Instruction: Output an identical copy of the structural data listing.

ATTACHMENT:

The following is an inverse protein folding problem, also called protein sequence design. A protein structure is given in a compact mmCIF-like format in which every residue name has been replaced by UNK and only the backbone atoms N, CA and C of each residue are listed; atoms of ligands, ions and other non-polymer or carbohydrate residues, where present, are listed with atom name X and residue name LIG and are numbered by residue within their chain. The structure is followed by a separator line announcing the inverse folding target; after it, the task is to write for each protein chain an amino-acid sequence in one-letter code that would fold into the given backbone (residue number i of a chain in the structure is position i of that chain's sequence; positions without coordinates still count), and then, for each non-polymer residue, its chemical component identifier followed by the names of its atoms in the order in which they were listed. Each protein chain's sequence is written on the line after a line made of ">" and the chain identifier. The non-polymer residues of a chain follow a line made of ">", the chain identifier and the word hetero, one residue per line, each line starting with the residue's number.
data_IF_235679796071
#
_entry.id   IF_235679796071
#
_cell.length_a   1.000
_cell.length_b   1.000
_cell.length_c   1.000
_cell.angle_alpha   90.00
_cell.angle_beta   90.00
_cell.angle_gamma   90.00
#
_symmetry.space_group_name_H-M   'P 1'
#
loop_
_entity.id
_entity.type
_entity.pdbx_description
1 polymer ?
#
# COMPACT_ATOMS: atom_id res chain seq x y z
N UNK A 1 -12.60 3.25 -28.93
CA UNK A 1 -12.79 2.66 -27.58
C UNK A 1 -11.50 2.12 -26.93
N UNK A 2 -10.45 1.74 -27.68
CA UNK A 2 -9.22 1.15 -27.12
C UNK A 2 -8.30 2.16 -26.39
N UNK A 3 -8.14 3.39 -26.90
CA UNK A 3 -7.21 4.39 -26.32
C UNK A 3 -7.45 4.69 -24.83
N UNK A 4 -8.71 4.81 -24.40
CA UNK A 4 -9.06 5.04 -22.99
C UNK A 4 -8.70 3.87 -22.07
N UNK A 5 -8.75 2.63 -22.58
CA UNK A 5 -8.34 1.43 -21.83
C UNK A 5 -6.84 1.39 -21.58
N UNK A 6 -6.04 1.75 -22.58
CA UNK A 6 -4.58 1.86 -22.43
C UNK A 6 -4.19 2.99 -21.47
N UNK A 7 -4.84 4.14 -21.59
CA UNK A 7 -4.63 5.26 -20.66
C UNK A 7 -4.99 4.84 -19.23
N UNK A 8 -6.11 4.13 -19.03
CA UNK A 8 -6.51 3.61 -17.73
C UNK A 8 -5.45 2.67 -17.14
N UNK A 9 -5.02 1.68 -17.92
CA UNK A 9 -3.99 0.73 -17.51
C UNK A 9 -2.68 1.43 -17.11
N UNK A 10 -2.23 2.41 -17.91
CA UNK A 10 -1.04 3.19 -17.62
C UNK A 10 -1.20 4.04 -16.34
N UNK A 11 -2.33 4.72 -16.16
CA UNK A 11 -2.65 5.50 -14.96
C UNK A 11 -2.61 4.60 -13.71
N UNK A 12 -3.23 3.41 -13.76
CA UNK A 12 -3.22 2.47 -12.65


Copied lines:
The following is an inverse protein folding problem, also called protein sequence design. A protein structure is given in a compact mmCIF-like format in which every residue name has been replaced by UNK and only the backbone atoms N, CA and C of each residue are listed; atoms of ligands, ions and other non-polymer or carbohydrate residues, where present, are listed with atom name X and residue name LIG and are numbered by residue within their chain. The structure is followed by a separator line announcing the inverse folding target; after it, the task is to write for each protein chain an amino-acid sequence in one-letter code that would fold into the given backbone (residue number i of a chain in the structure is position i of that chain's sequence; positions without coordinates still count), and then, for each non-polymer residue, its chemical component identifier followed by the names of its atoms in the order in which they were listed. Each protein chain's sequence is written on the line after a line made of ">" and the chain identifier. The non-polymer residues of a chain follow a line made of ">", the chain identifier and the word hetero, one residue per line, each line starting with the residue's number.
data_IF_235679796071
#
_entry.id   IF_235679796071
#
_cell.length_a   1.000
_cell.length_b   1.000
_cell.length_c   1.000
_cell.angle_alpha   90.00
_cell.angle_beta   90.00
_cell.angle_gamma   90.00
#
_symmetry.space_group_name_H-M   'P 1'
#
loop_
_entity.id
_entity.type
_entity.pdbx_description
1 polymer ?
#
# COMPACT_ATOMS: atom_id res chain seq x y z
N UNK A 1 -12.60 3.25 -28.93
CA UNK A 1 -12.79 2.66 -27.58
C UNK A 1 -11.50 2.12 -26.93
N UNK A 2 -10.45 1.74 -27.68
CA UNK A 2 -9.22 1.15 -27.12
C UNK A 2 -8.30 2.16 -26.39
N UNK A 3 -8.14 3.39 -26.90
CA UNK A 3 -7.21 4.39 -26.32
C UNK A 3 -7.45 4.69 -24.83
N UNK A 4 -8.71 4.81 -24.40
CA UNK A 4 -9.06 5.04 -22.99
C UNK A 4 -8.70 3.87 -22.07
N UNK A 5 -8.75 2.63 -22.58
CA UNK A 5 -8.34 1.43 -21.83
C UNK A 5 -6.84 1.39 -21.58
N UNK A 6 -6.04 1.75 -22.58
CA UNK A 6 -4.58 1.86 -22.43
C UNK A 6 -4.19 2.99 -21.47
N UNK A 7 -4.84 4.14 -21.59
CA UNK A 7 -4.63 5.26 -20.66
C UNK A 7 -4.99 4.84 -19.23
N UNK A 8 -6.11 4.13 -19.03
CA UNK A 8 -6.51 3.61 -17.73
C UNK A 8 -5.45 2.67 -17.14
N UNK A 9 -5.02 1.68 -17.92
CA UNK A 9 -3.99 0.73 -17.51
C UNK A 9 -2.68 1.43 -17.11
N UNK A 10 -2.23 2.41 -17.91
CA UNK A 10 -1.04 3.19 -17.62
C UNK A 10 -1.20 4.04 -16.34
N UNK A 11 -2.33 4.72 -16.16
CA UNK A 11 -2.65 5.50 -14.96
C UNK A 11 -2.61 4.60 -13.71
N UNK A 12 -3.23 3.41 -13.76
CA UNK A 12 -3.22 2.47 -12.65